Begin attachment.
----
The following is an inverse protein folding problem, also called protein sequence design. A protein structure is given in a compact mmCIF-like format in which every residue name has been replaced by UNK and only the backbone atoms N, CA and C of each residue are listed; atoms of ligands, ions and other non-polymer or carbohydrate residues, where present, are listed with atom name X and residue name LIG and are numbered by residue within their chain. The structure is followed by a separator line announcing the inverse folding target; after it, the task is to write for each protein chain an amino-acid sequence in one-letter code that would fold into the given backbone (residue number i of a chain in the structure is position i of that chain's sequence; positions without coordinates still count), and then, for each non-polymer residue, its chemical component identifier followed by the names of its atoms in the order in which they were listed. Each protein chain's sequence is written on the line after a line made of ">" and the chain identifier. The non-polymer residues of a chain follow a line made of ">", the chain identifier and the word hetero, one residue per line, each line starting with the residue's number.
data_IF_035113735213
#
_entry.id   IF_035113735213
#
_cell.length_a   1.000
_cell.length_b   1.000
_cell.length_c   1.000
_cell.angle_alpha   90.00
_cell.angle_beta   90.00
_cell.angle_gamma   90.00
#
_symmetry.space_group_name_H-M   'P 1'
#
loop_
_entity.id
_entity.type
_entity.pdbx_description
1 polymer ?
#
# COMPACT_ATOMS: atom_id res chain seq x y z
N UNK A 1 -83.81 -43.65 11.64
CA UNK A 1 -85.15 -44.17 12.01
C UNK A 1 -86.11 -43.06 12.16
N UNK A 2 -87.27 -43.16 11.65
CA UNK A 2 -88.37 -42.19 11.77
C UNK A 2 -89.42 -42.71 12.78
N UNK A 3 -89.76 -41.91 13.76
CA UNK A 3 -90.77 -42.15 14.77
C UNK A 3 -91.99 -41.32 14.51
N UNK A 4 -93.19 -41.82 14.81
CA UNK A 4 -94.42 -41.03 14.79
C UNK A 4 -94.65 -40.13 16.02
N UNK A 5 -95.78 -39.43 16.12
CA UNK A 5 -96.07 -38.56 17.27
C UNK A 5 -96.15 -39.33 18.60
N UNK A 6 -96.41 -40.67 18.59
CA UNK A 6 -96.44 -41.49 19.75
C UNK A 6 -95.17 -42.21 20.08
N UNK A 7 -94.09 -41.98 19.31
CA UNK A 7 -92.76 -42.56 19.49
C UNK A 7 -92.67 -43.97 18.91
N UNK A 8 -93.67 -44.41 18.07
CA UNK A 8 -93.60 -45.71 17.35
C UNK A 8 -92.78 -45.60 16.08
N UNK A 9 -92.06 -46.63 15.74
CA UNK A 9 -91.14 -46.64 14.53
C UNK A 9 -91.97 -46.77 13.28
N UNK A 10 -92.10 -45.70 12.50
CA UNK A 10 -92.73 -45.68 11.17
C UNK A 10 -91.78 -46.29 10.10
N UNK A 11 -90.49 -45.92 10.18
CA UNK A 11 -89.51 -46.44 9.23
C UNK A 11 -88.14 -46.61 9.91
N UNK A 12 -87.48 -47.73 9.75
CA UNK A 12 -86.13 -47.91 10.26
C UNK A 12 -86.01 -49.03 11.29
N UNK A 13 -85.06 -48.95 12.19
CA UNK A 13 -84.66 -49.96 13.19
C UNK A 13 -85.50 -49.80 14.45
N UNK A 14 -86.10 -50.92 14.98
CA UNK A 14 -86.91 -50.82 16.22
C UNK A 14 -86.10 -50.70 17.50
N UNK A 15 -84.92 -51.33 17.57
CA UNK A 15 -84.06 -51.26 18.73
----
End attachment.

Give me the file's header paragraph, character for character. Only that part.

The following is an inverse protein folding problem, also called protein sequence design. A protein structure is given in a compact mmCIF-like format in which every residue name has been replaced by UNK and only the backbone atoms N, CA and C of each residue are listed; atoms of ligands, ions and other non-polymer or carbohydrate residues, where present, are listed with atom name X and residue name LIG and are numbered by residue within their chain. The structure is followed by a separator line announcing the inverse folding target; after it, the task is to write for each protein chain an amino-acid sequence in one-letter code that would fold into the given backbone (residue number i of a chain in the structure is position i of that chain's sequence; positions without coordinates still count), and then, for each non-polymer residue, its chemical component identifier followed by the names of its atoms in the order in which they were listed. Each protein chain's sequence is written on the line after a line made of ">" and the chain identifier. The non-polymer residues of a chain follow a line made of ">", the chain identifier and the word hetero, one residue per line, each line starting with the residue's number.